Warmer and more insulated than ever, modern conservatories provide a bright and comfortable living space.
However, even the most energy-efficient conservatory feels the chill during winter without heating.
That’s where a heating solution comes in. Heating options vary, from underfloor heating to electric heaters. One energy-efficient option you might want to consider, which doesn’t require gas or electricity, is a log burner.
Conservatory log burners are popular because they look attractive and provide a powerful heat source — transforming your space into a cosy snug when the temperature drops.
The advantages of a log burner
There are plenty of benefits to using a log burner to heat your conservatory, including:
- Powerful heat source – warms the room quickly and efficiently.
- Comfort – creates a cosy, snug space to enjoy when the temperature drops.
- Cost-effective – helps to save money on energy bills, as wood is typically cheaper than gas and electricity.
- Attractive – available in various designs, often becoming a focal point in the room rather than something hidden like a radiator.
Planning permission and building regulations for a log burner in a conservatory
Planning permission is not generally required providing that the log burner’s flue does not extend more than one metre above the highest part of your home’s roof.
If you live in a listed building or a designated area, you should check with your local authority whether you require planning permission to install a flue on your home.
Even if your log burner does not require planning permission, you must ensure it adheres to building regulations.
For more information on the regulations and guidance for installing a log burner, visit Planning Portal.
Installing a wood burner: what to consider
Installing a wood burner in your conservatory requires careful research and planning to ensure that it is installed safely and according to building regulations. Some important things to consider include:
- Stove size – to maintain a comfortable temperature in your conservatory, choose a stove with the appropriate kilowattage for the room size. Various free online calculators can help you determine the kW you need.
- DEFRA stove – if you live in a smoke control area, you must choose a DEFRA Approved stove that is more efficient and better for the environment.
- Chimney – you’ll need to install a flue to allow smoke and waste gases to exit your home. This insulated flue, also called a twin flue, goes through your conservatory roof. Generally, a pane in the conservatory’s roof is cut for the flue to pass through.
- Log burner position – building regulations state that if a flue is installed close to an outside wall, it must extend above gutter height. Ideally, it’s best to situate your stove at least 2.3 metres from your property’s exterior wall. This allows smoke to disperse before reaching your home. The flue is only required to extend 1 metre above your conservatory roof at this distance.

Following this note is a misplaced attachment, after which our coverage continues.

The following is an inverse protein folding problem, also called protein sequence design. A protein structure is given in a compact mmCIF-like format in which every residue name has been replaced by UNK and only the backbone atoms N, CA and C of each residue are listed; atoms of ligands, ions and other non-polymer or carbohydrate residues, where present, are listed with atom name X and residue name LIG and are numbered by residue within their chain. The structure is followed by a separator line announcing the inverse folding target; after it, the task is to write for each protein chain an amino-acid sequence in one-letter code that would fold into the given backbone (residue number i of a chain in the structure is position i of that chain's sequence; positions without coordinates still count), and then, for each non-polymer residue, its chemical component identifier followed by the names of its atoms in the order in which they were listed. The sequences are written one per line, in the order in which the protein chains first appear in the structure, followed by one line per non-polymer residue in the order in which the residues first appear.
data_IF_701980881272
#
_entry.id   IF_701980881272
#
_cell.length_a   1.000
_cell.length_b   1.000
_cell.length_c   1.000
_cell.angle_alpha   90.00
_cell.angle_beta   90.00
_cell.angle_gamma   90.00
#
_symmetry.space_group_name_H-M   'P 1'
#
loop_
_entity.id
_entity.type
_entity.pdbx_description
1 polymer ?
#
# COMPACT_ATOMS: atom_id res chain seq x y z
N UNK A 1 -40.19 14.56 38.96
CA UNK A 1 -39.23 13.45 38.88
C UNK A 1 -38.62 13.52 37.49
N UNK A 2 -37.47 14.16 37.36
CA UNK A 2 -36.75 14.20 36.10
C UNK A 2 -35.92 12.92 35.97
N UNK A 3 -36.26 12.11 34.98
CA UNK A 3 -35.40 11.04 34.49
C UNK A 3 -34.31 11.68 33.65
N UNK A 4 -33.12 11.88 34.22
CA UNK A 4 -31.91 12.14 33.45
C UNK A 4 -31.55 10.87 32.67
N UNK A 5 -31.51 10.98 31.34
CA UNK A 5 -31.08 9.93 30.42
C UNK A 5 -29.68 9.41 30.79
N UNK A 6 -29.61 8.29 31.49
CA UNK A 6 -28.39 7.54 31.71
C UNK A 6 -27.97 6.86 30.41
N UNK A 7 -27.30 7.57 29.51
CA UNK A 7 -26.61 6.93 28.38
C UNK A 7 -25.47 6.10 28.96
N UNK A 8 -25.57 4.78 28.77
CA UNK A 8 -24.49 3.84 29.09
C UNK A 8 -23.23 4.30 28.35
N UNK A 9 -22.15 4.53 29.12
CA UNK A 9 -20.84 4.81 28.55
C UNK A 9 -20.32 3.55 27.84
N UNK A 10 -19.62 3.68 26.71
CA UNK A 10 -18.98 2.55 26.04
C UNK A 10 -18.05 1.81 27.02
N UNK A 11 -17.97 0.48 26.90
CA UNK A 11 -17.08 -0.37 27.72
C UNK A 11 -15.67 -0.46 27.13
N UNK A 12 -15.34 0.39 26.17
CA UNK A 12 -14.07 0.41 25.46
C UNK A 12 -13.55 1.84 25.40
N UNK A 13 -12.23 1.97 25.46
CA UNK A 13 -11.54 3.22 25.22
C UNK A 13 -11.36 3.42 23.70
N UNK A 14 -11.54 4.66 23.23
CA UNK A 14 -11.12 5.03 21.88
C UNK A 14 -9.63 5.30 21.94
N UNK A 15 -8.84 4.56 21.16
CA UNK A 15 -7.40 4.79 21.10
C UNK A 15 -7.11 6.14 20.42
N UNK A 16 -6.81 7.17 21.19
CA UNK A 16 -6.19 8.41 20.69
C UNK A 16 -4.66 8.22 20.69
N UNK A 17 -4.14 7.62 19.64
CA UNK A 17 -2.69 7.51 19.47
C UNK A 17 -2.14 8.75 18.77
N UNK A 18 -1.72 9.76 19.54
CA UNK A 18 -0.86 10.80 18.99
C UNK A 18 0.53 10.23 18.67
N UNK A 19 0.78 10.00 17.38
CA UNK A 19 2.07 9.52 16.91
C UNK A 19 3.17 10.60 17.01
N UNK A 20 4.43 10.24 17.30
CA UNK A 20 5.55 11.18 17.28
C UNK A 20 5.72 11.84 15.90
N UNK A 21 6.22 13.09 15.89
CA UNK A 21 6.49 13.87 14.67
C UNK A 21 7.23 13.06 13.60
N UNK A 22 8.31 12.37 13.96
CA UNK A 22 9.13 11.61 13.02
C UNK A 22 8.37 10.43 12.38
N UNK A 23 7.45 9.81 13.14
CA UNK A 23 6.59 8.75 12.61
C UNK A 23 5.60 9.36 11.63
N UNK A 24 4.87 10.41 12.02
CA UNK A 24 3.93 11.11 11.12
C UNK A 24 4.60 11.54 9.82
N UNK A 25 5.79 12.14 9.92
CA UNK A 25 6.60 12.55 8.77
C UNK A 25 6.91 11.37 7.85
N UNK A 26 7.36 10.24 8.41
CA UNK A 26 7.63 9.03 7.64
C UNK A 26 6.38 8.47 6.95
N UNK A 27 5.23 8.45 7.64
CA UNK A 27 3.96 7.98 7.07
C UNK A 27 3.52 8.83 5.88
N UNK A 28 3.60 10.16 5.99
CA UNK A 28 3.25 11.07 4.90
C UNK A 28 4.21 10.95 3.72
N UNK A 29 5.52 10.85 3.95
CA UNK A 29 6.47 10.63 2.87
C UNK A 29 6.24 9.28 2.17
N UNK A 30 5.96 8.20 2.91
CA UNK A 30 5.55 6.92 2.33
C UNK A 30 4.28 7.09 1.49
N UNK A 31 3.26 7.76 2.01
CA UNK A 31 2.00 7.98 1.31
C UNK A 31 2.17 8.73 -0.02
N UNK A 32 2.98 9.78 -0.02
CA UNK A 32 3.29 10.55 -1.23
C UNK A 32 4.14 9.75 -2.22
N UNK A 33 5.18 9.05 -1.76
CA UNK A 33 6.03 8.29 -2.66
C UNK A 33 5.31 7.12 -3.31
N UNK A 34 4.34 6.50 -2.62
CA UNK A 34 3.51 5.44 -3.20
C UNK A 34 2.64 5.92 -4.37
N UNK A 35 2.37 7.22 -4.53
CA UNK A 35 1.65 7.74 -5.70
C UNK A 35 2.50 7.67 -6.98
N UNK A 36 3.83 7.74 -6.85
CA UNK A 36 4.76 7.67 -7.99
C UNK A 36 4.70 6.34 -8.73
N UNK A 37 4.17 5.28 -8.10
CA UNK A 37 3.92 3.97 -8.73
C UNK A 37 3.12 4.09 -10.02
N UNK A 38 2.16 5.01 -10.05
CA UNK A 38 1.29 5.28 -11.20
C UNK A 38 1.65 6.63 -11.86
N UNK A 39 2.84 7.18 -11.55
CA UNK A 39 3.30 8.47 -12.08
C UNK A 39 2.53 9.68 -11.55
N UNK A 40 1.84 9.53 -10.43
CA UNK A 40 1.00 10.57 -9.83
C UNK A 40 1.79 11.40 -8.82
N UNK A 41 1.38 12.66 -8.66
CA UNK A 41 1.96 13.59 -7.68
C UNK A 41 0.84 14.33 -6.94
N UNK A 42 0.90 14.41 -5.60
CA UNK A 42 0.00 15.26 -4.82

- Non-flammable base – to comply with UK building regulations, your log burner must sit on a non-flammable base. If your conservatory is carpeted or has a wooden floor, you will need a tile or stone base for your stove. The tiled base must extend at least 300mm in front of the stove and be at least 50mm thick.
- Carbon monoxide alarm – a faulty log burner can leak carbon monoxide, so it’s essential to fit a carbon monoxide alarm.
If you doubt whether your log burner meets UK building regulations, you should always check with your local authority’s Building Control department before proceeding. That way, you can ensure your plans are safe and avoid hassle and expenses later down the line.
Fitting a log burner in your conservatory
It’s possible to install a log burner yourself. However, because it is considered ‘controlled’ work, you will need to have the proposed work and completed project inspected and certified by your local council or a private building inspector.
Alternatively, the safest way of installing a wood burner in a conservatory is to hire a HETAS registered fitter to install and certify the work. In this case, you won’t need to apply to your local council.
Applying for planning permission or building control certification
It’s simple to complete an application for either planning permission or building control certification online.
If you are not using a HETAS registered fitter, you will need to apply to the Building Control department of your local council for certification.
You should make sure you start your application for Building Control certification at least ten days before you wish to start the work.
You can attach all supporting documents and plans to your online application and pay the fee online. Depending on your local council, fees usually range between £120 and £200.
Once your new log burner has been certified, you’ll receive paperwork to confirm that it’s been inspected, and is safe and legal. Keep hold of this paperwork, as you will need it for insurance purposes and if you plan to sell your home.